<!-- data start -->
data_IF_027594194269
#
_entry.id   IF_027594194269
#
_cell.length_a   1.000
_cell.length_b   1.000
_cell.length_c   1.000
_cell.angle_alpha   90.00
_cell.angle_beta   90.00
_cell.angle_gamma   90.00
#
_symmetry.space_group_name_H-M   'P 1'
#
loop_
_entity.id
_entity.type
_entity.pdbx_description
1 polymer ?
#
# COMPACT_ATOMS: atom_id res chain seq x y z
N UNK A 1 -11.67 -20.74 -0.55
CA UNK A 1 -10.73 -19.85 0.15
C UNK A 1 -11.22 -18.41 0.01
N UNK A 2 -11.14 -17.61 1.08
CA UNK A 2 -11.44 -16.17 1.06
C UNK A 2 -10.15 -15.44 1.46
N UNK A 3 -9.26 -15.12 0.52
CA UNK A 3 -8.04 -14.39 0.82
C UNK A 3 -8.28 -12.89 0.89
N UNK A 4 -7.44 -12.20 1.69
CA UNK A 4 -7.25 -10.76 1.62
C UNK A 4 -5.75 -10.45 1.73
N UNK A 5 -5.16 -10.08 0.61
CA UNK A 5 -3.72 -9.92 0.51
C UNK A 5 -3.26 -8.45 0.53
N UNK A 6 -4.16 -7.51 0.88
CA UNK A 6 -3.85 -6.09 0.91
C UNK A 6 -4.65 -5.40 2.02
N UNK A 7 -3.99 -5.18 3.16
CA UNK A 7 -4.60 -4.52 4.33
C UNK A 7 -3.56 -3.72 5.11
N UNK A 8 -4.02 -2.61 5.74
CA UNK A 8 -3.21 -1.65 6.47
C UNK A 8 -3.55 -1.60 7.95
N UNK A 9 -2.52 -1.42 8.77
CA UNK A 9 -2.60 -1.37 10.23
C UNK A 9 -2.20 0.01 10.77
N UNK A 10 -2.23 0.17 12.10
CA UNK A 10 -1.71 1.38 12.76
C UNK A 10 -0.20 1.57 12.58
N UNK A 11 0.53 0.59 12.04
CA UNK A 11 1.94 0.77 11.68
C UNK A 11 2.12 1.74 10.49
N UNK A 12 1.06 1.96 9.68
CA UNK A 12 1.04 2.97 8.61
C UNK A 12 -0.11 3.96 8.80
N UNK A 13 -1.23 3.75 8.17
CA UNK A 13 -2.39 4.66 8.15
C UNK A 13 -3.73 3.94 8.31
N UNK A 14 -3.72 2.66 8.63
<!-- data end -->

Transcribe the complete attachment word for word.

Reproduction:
data_IF_027594194269
#
_entry.id   IF_027594194269
#
_cell.length_a   1.000
_cell.length_b   1.000
_cell.length_c   1.000
_cell.angle_alpha   90.00
_cell.angle_beta   90.00
_cell.angle_gamma   90.00
#
_symmetry.space_group_name_H-M   'P 1'
#
loop_
_entity.id
_entity.type
_entity.pdbx_description
1 polymer ?
#
# COMPACT_ATOMS: atom_id res chain seq x y z
N UNK A 1 -11.67 -20.74 -0.55
CA UNK A 1 -10.73 -19.85 0.15
C UNK A 1 -11.22 -18.41 0.01
N UNK A 2 -11.14 -17.61 1.08
CA UNK A 2 -11.44 -16.17 1.06
C UNK A 2 -10.15 -15.44 1.46
N UNK A 3 -9.26 -15.12 0.52
CA UNK A 3 -8.04 -14.39 0.82
C UNK A 3 -8.28 -12.89 0.89
N UNK A 4 -7.44 -12.20 1.69
CA UNK A 4 -7.25 -10.76 1.62
C UNK A 4 -5.75 -10.45 1.73
N UNK A 5 -5.16 -10.08 0.61
CA UNK A 5 -3.72 -9.92 0.51
C UNK A 5 -3.26 -8.45 0.53
N UNK A 6 -4.16 -7.51 0.88
CA UNK A 6 -3.85 -6.09 0.91
C UNK A 6 -4.65 -5.40 2.02
N UNK A 7 -3.99 -5.18 3.16
CA UNK A 7 -4.60 -4.52 4.33
C UNK A 7 -3.56 -3.72 5.11
N UNK A 8 -4.02 -2.61 5.74
CA UNK A 8 -3.21 -1.65 6.47
C UNK A 8 -3.55 -1.60 7.95
N UNK A 9 -2.52 -1.42 8.77
CA UNK A 9 -2.60 -1.37 10.23
C UNK A 9 -2.20 0.01 10.77
N UNK A 10 -2.23 0.17 12.10
CA UNK A 10 -1.71 1.38 12.76
C UNK A 10 -0.20 1.57 12.58
N UNK A 11 0.53 0.59 12.04
CA UNK A 11 1.94 0.77 11.68
C UNK A 11 2.12 1.74 10.49
N UNK A 12 1.06 1.96 9.68
CA UNK A 12 1.04 2.97 8.61
C UNK A 12 -0.11 3.96 8.80
N UNK A 13 -1.23 3.75 8.17
CA UNK A 13 -2.39 4.66 8.15
C UNK A 13 -3.73 3.94 8.31
N UNK A 14 -3.72 2.66 8.63